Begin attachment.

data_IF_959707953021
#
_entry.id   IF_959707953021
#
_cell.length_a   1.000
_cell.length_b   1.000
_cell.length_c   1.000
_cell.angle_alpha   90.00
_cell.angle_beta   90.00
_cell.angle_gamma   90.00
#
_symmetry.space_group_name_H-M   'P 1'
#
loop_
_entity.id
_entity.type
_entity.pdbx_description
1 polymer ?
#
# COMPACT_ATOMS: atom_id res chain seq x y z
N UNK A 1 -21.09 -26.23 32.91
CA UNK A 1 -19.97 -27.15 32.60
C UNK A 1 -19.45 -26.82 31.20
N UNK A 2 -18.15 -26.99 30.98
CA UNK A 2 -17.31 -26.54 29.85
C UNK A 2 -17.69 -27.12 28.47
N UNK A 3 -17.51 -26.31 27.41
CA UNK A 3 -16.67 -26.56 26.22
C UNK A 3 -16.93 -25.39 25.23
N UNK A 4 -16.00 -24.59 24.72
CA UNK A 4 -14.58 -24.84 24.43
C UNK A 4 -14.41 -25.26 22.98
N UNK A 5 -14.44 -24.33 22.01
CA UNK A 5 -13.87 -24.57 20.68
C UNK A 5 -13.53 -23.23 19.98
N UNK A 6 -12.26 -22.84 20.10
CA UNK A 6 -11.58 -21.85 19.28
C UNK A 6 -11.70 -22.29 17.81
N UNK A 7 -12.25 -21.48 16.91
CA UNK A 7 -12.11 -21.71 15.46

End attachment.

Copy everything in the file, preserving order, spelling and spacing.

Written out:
data_IF_959707953021
#
_entry.id   IF_959707953021
#
_cell.length_a   1.000
_cell.length_b   1.000
_cell.length_c   1.000
_cell.angle_alpha   90.00
_cell.angle_beta   90.00
_cell.angle_gamma   90.00
#
_symmetry.space_group_name_H-M   'P 1'
#
loop_
_entity.id
_entity.type
_entity.pdbx_description
1 polymer ?
#
# COMPACT_ATOMS: atom_id res chain seq x y z
N UNK A 1 -21.09 -26.23 32.91
CA UNK A 1 -19.97 -27.15 32.60
C UNK A 1 -19.45 -26.82 31.20
N UNK A 2 -18.15 -26.99 30.98
CA UNK A 2 -17.31 -26.54 29.85
C UNK A 2 -17.69 -27.12 28.47
N UNK A 3 -17.51 -26.31 27.41
CA UNK A 3 -16.67 -26.56 26.22
C UNK A 3 -16.93 -25.39 25.23
N UNK A 4 -16.00 -24.59 24.72
CA UNK A 4 -14.58 -24.84 24.43
C UNK A 4 -14.41 -25.26 22.98
N UNK A 5 -14.44 -24.33 22.01
CA UNK A 5 -13.87 -24.57 20.68
C UNK A 5 -13.53 -23.23 19.98
N UNK A 6 -12.26 -22.84 20.10
CA UNK A 6 -11.58 -21.85 19.28
C UNK A 6 -11.70 -22.29 17.81
N UNK A 7 -12.25 -21.48 16.91
CA UNK A 7 -12.11 -21.71 15.46